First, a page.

Hidden Gems: Leslie Winer, “Witch”

Hidden GemsIn our series Hidden Gems, writers share their favorite Bandcamp discoveries.

Emerging from Bristol, U.K. in the early ‘90s, trip-hop was born out of the creative melting pot of dub, hip-hop, and electronic music at The Dug Out club, where collectives like Smith & Mighty and The Wild Bunch (later Massive Attack) honed their distinctly British sound in the mid ‘80s. But in recent years, the circulation of a lost 1990 recording made by an American ex-supermodel has suggested this isn’t the whole story around the beginnings of trip-hop.

Released a year before Massive Attack’s hugely influential 1991 LP Blue Lines, Leslie Winer’s Witch was originally only available on a white label before it got picked up by the U.K.’s Rhythm King subsidiary Transglobal in 1993. The obscurity of the record caused John Peel, one of the only DJs to play the record at the time of its release, to say in June 1990, “I know nothing at all about this next record beyond the fact that it appears to be by somebody or some people called C.”

Even after appearing on records by Bomb The Bass and Mekon in the mid ‘90s, and securing a release for Witch on Virgin in 1999, Winer would remain a cult name. Her appearance in a 2012 online project by The Space, a website that documents the late John Peel’s record collection, was defined by the catalog’s archive blog as “the definition of a hidden gem.” Later, Winer’s collaboration with Jay Glass Dubs on YMFEES in 2018 introduced new ears to the sparse and laconic spoken word style of an artist once labeled by NME as “the grandmother of ‘trip-hop’.” So, who was this elusive artist who went by the mysterious moniker ©?

Born in Boston, Massachusetts, Winer moved to New York in the early ‘80s where she became a model for Vogue during what she later called “five junkie years.” Days of fashion shoots were followed by nights at her friend William Burroughs’s Bowery hangout The Bunker. There, she met Jean-Michel Basquiat whose artwork appeared on the 1999 release of Witch. But it was in mid-’80s London where Winer turned her attention to making music after meeting Adam & The Ants bassist Kevin Mooney, providing vocals for his band Max while watching and learning from the great producer Trevor Horn. After co-writing and providing the spoken word section for Sinéad O’Connor’s “Just Call Me Joe” on The Lion And The Cobra, Winer recorded a series of dubby lo-fi tracks on her Texas Instruments computer with contributions from other musicians she met in London.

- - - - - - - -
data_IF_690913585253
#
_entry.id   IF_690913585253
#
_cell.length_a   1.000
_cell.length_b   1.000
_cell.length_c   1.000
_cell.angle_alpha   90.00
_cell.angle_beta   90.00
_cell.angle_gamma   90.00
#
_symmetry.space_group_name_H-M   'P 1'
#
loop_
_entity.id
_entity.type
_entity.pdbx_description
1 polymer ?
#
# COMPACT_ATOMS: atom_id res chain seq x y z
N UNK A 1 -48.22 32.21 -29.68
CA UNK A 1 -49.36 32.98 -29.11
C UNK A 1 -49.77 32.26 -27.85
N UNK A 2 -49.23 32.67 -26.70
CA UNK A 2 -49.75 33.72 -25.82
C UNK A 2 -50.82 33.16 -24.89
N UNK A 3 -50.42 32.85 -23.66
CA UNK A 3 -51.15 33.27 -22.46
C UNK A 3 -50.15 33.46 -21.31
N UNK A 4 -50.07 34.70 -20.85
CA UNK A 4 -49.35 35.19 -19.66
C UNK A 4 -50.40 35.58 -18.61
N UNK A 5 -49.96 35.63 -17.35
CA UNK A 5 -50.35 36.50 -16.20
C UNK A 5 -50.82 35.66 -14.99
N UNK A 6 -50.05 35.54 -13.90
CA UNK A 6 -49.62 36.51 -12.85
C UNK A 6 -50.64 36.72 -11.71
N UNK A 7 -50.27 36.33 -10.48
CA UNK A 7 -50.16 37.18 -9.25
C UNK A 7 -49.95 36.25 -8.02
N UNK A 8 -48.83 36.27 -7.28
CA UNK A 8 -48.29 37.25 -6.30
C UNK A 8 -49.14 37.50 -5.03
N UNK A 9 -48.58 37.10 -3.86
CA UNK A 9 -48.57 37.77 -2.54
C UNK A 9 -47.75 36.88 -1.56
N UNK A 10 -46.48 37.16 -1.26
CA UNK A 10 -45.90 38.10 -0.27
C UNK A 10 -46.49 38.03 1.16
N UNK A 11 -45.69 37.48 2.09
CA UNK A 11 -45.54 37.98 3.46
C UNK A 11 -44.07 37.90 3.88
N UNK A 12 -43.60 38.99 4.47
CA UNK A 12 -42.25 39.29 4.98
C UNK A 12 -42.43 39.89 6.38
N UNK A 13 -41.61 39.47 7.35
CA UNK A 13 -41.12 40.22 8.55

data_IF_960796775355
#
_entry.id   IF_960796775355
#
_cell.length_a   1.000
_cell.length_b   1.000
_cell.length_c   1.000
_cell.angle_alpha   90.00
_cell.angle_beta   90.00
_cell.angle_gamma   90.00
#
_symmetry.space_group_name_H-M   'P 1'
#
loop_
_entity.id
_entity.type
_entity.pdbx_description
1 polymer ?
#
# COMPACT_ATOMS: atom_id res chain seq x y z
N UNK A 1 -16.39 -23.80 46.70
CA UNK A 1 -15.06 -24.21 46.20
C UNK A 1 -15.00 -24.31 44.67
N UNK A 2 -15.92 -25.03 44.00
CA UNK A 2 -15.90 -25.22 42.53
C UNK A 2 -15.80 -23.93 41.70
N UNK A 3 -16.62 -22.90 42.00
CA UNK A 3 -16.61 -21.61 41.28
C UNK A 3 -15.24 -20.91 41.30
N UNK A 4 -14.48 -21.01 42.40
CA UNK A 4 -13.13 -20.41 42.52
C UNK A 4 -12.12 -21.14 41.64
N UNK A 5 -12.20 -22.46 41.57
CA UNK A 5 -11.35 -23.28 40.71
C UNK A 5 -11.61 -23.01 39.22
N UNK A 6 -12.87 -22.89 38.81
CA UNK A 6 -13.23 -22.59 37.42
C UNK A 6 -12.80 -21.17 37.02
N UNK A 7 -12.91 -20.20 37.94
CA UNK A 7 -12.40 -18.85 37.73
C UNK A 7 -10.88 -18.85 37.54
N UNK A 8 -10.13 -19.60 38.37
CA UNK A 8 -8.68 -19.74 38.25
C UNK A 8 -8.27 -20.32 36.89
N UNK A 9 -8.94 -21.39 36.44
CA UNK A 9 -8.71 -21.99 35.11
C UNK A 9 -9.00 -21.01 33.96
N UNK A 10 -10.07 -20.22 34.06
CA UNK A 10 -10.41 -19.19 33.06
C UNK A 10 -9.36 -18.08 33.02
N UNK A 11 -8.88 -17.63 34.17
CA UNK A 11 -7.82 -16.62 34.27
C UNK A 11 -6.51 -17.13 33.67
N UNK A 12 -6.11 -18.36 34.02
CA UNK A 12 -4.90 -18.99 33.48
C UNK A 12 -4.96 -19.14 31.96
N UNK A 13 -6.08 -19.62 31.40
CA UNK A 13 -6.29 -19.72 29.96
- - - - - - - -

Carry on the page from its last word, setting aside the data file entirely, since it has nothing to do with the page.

In addition to Mooney and fellow Adam & The Ants guitarists Marco Pirroni and Matthew Ashman, Witch’s lineup of contributors includes PiL bassist Jah Wobble, one-time Culture Club vocalist Helen Terry, and film director John Maybury (they met at one of her regular hangouts, Leigh Bowery’s club Taboo). Produced by Karl Bonnie of Renegade Soundwave with Fachtna Ó Ceallaigh, and the result of two years of studio experimentation, Witch sets Winer’s dissident spoken word around dub basslines, sparse breakbeats, and Tubby-style effects. The trip-hop comparisons are most evident on “Dream 1,” “Flove,” and “1nce Upon A Time,” although in truth the LP owes just as much to the New York avant-garde of Laurie Anderson and post-punk dub of Adrian Sherwood. When asked about the association with the ‘90s sound of Bristol in one of the few interviews she gave, Winer responded simply, “I’m not sure I even know what trip-hop is even now.”

-Andy Thomas

4 Comments

  1. Posted February 21, 2019 at 1:42 am | Permalink

    Great piece. About time she got some praise for an awesome album. Got it back in the early 90’s and it is still played regularly. Took me years to find out it was actually Leslie Winer !!. New album excellent too. Yet another reason why we miss John Peel so much.

  2. Sanjiv
    Posted February 20, 2019 at 2:20 pm | Permalink

    Brilliant! Good write-up Mr Thomas. It would be great if the music could be reissued on vinyl.

  3. Posted February 20, 2019 at 1:46 pm | Permalink

    Glad to see this is getting some exposure. Timeless. Still sounds as awesome as it did when I originally bought © on vinyl all those years ago.

  4. Josué De la Fuente
    Posted February 20, 2019 at 11:50 am | Permalink

    Muy bueno, agradable para volar.

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